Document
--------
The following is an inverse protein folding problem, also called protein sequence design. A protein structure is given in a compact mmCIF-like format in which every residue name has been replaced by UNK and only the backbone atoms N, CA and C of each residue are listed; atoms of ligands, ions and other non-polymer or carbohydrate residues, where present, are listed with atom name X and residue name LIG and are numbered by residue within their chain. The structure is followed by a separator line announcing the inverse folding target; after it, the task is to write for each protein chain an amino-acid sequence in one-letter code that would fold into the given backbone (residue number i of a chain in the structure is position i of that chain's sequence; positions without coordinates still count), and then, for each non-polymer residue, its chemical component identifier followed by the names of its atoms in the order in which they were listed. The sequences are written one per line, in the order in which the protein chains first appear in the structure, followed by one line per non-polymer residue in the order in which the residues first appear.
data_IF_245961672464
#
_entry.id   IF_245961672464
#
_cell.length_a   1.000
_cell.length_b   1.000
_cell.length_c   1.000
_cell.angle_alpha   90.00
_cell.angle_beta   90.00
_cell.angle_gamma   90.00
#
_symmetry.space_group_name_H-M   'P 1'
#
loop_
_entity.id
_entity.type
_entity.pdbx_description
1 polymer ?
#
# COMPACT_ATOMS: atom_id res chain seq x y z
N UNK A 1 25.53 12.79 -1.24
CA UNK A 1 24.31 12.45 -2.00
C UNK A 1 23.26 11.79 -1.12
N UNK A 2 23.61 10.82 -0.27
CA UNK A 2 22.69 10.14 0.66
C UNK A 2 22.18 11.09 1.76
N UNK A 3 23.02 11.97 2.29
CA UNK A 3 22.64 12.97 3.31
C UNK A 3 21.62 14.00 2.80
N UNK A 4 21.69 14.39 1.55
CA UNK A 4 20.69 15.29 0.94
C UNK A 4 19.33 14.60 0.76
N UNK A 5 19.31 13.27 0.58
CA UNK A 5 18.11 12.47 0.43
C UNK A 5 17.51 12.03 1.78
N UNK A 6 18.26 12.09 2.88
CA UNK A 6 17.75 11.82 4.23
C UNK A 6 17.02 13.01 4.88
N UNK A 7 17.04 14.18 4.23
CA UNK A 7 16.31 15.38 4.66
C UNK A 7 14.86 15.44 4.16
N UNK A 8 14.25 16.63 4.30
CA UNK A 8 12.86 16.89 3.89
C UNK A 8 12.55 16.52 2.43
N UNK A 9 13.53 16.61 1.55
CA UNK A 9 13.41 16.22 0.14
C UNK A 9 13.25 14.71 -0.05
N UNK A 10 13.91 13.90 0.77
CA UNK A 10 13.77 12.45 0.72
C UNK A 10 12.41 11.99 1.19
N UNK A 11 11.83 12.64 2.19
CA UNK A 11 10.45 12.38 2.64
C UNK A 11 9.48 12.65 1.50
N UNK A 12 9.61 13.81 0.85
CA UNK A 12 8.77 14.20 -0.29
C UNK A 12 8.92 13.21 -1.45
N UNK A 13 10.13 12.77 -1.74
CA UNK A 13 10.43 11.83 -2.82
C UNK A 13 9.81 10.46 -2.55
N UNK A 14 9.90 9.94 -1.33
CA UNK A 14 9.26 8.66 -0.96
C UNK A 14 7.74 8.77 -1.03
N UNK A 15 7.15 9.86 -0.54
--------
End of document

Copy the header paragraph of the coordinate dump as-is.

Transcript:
The following is an inverse protein folding problem, also called protein sequence design. A protein structure is given in a compact mmCIF-like format in which every residue name has been replaced by UNK and only the backbone atoms N, CA and C of each residue are listed; atoms of ligands, ions and other non-polymer or carbohydrate residues, where present, are listed with atom name X and residue name LIG and are numbered by residue within their chain. The structure is followed by a separator line announcing the inverse folding target; after it, the task is to write for each protein chain an amino-acid sequence in one-letter code that would fold into the given backbone (residue number i of a chain in the structure is position i of that chain's sequence; positions without coordinates still count), and then, for each non-polymer residue, its chemical component identifier followed by the names of its atoms in the order in which they were listed. The sequences are written one per line, in the order in which the protein chains first appear in the structure, followed by one line per non-polymer residue in the order in which the residues first appear.